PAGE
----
Saturday, March 9, 2013
When I brought Charlie home from the Blue Mountain Humane Society he had to learn the rules of a new home, and I had no idea how to explain rules to a dog.
Within a few days we had no problems with basic house training but Charlie was used to running his own life at his own pace. Now he was on a leash, forced to walk at my pace and only where I wanted to go for a walk. He had to sit when he didn’t want to. Tension gates were blocking him from a couple of rooms. Charlie was indignant; he had lost his freedom.
But the leash came with long walks. Sitting on commend was rewarded with neck rubs. And when the gates came down he was invited in and found a new bumper bed that fit him perfectly. Within a couple of months if a gate was leaning against the doorway Charlie sat and stared in the room, but he didn’t enter until invited.
When Charlie understood and obeyed the rules and boundaries, life was good. As a human resources professional for many years, I’ve observed the same holds true in the workplace: rules and policies make work life better for everyone..
Employees need to know what the rules are or they will test the waters and make their own rules. If coming in to work fifteen minutes late doesn’t upset the boss, they will push until they find the point that triggers a reprimand. Some people will take advantage of a no-policies or few-policies workplace. But the genetically conscientious types will want to impose their own standards on their co-workers. There will be squabbles.
Even with only one employee in the business, that person needs to know if he or she will have any paid vacation or sick days, the work hours, limits on spending and equipment use and a good understanding of what behavior is expected or banned.
Unwritten policies or unstated rules allow an employee to think everything is going just fine. Then out of the blue the boss is yelling: “How could you not know that you have to be on time?” or, “You don’t have the authority” or, “You can’t take work or equipment home without permission.”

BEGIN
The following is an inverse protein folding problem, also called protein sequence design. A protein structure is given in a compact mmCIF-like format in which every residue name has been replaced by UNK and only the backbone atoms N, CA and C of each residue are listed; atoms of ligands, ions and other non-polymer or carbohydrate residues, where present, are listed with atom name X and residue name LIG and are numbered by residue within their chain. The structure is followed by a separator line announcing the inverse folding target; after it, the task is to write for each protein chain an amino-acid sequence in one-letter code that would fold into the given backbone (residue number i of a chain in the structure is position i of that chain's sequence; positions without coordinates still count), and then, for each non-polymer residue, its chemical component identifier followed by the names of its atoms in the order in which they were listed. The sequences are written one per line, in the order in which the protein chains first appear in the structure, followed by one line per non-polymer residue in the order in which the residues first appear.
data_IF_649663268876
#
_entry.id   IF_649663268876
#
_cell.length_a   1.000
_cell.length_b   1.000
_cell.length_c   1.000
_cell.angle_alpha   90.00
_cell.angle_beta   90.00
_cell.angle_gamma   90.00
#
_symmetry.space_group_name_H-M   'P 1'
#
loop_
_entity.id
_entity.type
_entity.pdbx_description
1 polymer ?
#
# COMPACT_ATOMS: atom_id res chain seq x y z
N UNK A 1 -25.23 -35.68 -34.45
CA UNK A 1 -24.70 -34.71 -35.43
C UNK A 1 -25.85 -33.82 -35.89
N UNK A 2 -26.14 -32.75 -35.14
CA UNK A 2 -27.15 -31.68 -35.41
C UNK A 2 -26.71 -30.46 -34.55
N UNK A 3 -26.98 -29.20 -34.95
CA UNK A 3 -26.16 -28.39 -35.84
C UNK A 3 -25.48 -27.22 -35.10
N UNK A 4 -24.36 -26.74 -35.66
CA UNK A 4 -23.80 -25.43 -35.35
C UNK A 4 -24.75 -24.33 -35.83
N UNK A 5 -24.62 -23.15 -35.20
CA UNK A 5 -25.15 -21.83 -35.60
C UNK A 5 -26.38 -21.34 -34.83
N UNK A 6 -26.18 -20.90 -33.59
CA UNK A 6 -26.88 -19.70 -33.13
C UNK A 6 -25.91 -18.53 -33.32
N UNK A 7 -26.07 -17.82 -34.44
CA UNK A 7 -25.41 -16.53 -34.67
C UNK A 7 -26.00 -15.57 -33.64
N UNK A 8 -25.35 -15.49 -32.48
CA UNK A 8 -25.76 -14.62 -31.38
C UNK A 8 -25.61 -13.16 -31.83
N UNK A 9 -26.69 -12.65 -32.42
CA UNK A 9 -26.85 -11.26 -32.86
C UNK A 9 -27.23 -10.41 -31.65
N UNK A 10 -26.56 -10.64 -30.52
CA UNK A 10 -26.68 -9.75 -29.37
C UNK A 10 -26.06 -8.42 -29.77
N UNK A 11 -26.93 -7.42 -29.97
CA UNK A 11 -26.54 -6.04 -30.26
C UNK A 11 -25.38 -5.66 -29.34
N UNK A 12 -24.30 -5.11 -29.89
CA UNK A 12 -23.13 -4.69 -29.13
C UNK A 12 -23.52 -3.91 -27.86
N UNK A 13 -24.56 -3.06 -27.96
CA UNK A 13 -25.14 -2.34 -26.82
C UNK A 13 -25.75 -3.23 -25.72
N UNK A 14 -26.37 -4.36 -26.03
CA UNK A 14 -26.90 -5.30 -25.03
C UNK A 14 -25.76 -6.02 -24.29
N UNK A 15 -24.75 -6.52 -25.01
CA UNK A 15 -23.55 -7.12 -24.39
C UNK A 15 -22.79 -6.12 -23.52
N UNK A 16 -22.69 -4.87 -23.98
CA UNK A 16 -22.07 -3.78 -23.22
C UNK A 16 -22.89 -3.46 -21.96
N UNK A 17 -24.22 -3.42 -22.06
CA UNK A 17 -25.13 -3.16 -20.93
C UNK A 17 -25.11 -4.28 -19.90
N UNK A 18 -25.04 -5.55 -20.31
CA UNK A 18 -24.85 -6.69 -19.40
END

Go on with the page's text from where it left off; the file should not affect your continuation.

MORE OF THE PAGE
When a few simple policies and rules are in place and understood, misunderstandings and friction happen less often.
Exceptions weaken the value of a policy. When Charlie had a bad reaction to a shot he could barely stand up so I kept him on my bed until he recovered some strength the following day. Then we battled for six months as I reclaimed my bed. Hard and fast rules Charlie accepts; exceptions make no sense to him. My exception was well intended, but Charlie saw it as the end of the rule.
If I ask employees in many organizations to explain a policy they will usually say something like: “This is what the policy says. But here’s what really happens.”
But not at Intel Corporation. Years ago I was doing a small project at Intel and I discovered that every meeting started and ended exactly on time, meeting agendas were followed carefully, and every single employee could explain the policies as well as the “why” and “how” behind each one, plus any possible exception. It was amazing.
The employees acknowledged that Intel’s policies were strict, but they were consistently enforced with no double standards and rare but well explained exceptions. They saw that management walked their talk; the employees knew what to expect and could trust what they were told.
Rules come with consequences, otherwise they don’t have much purpose. Charlie has learned that if he jumps around in excitement and I can’t quickly clip on his leash he won’t get a walk. Now he trembles with excitement from nose to tail, but he is determined to sit while his leash is clipped on. He knows the disappointment of a cancelled walk.
When I worked for Wells Fargo Bank there were rules that if broken would cause an immediate termination. A third cash balancing mistake within six months; a marketing campaign that was more than 10 percent off target; giving incorrect information to customers; among others. Everyone knew exactly what to expect. The policies, work rules, documentation and consequences were crystal clear and it made work easy for the bank’s human resources staff.
Policies are a form of protection, just as Charlie’s leash and harness protected him when he jumped out the window of my moving car to chase a cat. The harness system kept him from hitting the ground. Yes, he had to dangle in the air on the side of my car until I could pull over; he was humiliated, but he also was unhurt.
You can’t predict what any living creature will do, but with good policies and controls in place you can limit the damage, if not a little humiliation, along the way.
Virginia Detweiler, based in Walla Walla, provides human resource services and management training to businesses in southeastern Washington with her consulting firm HR Partner on Call. Her columns are written as a service to employers and employees and rely on reader questions and comments for topical material. Contact her by email at email@example.com or phone at 509-529-1910. Because of job and employer sensitivities, care is taken to protect identities.